Indeed, no less than the immortal Shakespeare has delivered literary eternity to Henry VI’s infamy by dedicating an entire trilogy of plays skewering his dishonor. Or to borrow a line from the bard himself, these plays were written not because Shakespeare loved Henry less but loved England more.

The Scene in India

IN 1422, THE VERY NEXT YEAR, eight thousand kilometers from London, Devaraya II ascended the throne of Vijayanagara and inaugurated a quarter-century-sovereignty marked by serial military victories, political and social stability, economic splendor and prosperity, and cultural and scholastic excellence. In a manner of speaking, the full story of his glory has been rather eclipsed by the blinding dazzle of Sri Krishnadevaraya’s flamboyance.

Proudha Devaraya (literally, “Devaraya The Erudite”) is unarguably the greatest monarch of the Sangama Dynasty. The full credit for fully bringing all of South India under the Vijayanagara Śvēta-cchatra belongs to him. At the height of his rule, the Empire spanned Gomantaka in the West Coast and Odisha in the East, and subdued the warring and recalcitrant Rajas of Malabar. Proudha Devaraya’s reign also witnessed the high point of Kannada literature—it was verily the age of the Krishna-blessed Kumara Vyasa who composed the evergreen Karṇāṭabhāratakathāman̄jari or Kumāravyāsabhārata or Gaduginabhārata. Devaraya II was himself a poet of some merit who composed a quaintly-titled work, Sobagina Sone (The Drizzle of Beauty) and Amaruka and Mahānāṭaka sudhānidhi. Another little-known fact about his rule is his encouragement to the fabled Kerala School of Astronomy and Mathematics. Its celebrated exponent, Parameshwara was patronized by Devaraya.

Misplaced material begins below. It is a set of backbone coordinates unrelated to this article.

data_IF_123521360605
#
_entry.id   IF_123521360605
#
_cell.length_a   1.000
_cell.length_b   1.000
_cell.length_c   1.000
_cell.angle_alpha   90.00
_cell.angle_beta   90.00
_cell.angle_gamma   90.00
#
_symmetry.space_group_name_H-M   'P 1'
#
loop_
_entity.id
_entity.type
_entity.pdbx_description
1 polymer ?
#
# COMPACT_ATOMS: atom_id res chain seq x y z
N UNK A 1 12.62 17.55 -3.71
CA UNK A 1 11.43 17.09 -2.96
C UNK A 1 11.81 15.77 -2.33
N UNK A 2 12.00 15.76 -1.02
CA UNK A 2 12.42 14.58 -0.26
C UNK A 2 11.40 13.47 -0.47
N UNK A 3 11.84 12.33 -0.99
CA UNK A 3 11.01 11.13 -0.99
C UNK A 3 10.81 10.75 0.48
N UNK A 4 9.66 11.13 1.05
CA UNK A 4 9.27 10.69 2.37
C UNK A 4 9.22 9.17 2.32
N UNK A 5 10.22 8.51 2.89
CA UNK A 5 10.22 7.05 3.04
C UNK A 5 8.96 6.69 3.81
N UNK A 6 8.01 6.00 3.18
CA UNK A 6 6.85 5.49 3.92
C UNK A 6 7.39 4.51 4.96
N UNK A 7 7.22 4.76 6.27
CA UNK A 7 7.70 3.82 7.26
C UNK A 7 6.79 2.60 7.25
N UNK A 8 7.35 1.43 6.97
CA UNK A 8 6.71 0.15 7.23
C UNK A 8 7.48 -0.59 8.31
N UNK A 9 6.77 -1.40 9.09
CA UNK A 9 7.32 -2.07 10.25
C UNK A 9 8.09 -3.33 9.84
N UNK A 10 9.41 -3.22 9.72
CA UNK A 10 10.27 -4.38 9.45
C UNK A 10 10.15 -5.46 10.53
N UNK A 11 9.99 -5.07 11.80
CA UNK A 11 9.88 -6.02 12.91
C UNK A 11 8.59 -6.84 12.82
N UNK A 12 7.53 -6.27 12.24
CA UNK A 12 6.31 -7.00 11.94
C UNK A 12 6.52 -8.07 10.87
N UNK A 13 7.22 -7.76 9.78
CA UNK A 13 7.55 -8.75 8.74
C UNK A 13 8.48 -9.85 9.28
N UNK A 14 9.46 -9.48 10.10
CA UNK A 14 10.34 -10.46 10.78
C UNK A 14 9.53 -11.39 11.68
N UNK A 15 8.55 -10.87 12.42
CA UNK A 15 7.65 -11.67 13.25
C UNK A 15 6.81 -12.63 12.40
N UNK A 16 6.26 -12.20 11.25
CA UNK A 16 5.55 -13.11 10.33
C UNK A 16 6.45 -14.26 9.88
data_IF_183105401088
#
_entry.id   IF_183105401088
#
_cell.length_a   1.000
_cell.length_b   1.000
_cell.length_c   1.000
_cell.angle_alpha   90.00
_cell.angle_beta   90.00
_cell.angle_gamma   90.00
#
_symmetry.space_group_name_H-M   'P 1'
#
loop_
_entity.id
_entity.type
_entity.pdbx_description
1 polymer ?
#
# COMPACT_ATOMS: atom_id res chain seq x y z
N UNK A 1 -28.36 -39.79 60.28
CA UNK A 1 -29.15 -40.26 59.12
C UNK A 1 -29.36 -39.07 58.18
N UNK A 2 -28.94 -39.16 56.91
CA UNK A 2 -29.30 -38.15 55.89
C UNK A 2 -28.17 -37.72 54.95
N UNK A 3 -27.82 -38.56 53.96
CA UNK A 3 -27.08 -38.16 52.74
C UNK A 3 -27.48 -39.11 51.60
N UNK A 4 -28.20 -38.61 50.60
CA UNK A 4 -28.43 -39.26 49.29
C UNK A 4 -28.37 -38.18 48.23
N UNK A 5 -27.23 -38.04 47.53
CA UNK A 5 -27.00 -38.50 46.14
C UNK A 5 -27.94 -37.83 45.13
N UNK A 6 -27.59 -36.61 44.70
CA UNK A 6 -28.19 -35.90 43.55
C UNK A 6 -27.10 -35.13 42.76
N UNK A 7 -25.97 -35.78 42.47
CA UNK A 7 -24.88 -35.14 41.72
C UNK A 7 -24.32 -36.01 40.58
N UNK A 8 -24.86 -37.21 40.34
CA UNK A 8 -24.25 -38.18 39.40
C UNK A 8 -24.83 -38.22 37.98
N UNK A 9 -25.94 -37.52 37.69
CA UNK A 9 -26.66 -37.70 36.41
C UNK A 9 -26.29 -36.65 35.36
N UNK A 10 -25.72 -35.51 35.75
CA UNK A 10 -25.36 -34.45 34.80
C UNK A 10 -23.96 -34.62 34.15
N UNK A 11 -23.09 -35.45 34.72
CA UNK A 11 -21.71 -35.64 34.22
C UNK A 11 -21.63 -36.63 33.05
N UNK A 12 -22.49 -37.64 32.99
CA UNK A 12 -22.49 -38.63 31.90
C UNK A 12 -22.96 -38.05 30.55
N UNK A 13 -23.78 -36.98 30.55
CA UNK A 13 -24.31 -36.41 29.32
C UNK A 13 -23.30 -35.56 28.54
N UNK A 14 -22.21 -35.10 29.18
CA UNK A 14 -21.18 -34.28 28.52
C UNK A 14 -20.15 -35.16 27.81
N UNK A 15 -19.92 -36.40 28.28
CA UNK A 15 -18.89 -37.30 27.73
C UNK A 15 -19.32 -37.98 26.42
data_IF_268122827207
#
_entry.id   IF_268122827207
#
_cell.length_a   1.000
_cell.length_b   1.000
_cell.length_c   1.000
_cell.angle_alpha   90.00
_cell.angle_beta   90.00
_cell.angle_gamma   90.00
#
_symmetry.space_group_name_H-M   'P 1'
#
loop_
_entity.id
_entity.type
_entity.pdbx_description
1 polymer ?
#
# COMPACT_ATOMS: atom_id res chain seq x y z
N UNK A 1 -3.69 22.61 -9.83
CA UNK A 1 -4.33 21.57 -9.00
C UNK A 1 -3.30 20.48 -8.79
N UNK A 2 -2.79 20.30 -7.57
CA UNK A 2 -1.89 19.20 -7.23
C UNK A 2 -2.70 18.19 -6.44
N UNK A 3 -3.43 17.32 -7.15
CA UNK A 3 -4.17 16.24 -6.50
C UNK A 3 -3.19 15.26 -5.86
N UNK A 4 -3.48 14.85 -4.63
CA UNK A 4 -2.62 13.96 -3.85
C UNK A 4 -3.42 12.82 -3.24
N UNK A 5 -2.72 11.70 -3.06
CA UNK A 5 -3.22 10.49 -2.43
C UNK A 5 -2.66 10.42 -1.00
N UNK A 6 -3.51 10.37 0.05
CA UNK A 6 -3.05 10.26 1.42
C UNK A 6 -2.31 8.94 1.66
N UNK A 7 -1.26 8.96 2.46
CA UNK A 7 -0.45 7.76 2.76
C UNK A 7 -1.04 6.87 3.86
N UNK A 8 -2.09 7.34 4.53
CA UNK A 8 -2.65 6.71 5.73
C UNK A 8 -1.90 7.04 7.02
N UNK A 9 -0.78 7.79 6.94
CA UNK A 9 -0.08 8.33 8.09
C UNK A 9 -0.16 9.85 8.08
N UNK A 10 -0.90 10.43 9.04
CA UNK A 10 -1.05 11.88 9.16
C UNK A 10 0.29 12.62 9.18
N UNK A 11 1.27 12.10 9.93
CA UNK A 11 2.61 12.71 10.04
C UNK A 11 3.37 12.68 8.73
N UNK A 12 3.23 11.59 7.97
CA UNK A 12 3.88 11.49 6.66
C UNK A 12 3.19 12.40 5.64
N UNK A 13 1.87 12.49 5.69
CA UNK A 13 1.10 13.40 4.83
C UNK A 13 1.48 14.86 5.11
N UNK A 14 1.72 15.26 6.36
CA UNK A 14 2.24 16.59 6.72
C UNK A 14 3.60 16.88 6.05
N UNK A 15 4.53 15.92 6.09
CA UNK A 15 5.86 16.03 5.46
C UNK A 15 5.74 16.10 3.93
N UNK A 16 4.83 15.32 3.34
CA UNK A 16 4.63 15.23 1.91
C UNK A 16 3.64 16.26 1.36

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When Devaraya II left for Svarga in 1446, he had comprehensively transformed the Vijayanagara Empire not only as an indomitable political entity but had created an aspirational climate in which both rulers and the people wanted to reach higher peaks of prosperity, culture and learning.

In 1446, the disastrous Treaty of Tours became public knowledge in England. Accordingly, in 1444, Henry VI had secretly ceded Maine, a province in France then under British control, back to King Charles VII of France. In reality, it was not a treaty but a dowry that Henry VI had given to France solely in order to marry the fabled beauty, Margaret of Anjou, niece of Charles VII. The outrage that this alleged treaty generated eventually led to a series of political murders followed by the aforementioned revolt of Jack Cade.

And 1446 was forty-two years before the Portuguese pirate Bartholomew Diaz sighted the Cape of Good Hope and half a century before another Portuguese pirate Vasco da Gama actually crossed it.

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AT THE HEIGHT OF ITS POWER, the Vijayanagara Empire was perhaps the greatest economic magnet that enticed these selfsame Europeans in droves. With some forgivable latitude, it can be said that the fifteenth and sixteenth century Europeans came to India to trade primarily with Vijayanagara. We have their own testimony—chiefly the glowing Portuguese accounts that consistently praise Vijayanagara as the greatest Empire on this earth and its capital as the most fabulous city in the world.

Yet, just three centuries later, we have a history book written by another European, ironically titled A Forgotten Empire on Vijayanagara. No doubt it is a celebratory work but it is also highly reflective of the European mood of the twentieth century. Robert Sewell remains perhaps the solitary exception of European “scholars” of Indian history who largely wrote a truthful account of the Vijayanagara Empire.

But on the larger plane, unless this backdrop of the comparative scenario of world history is kept in mind, a full grasp and appreciation of the Vijayanagara Empire and its pervasive legacy will elude us.

To be continued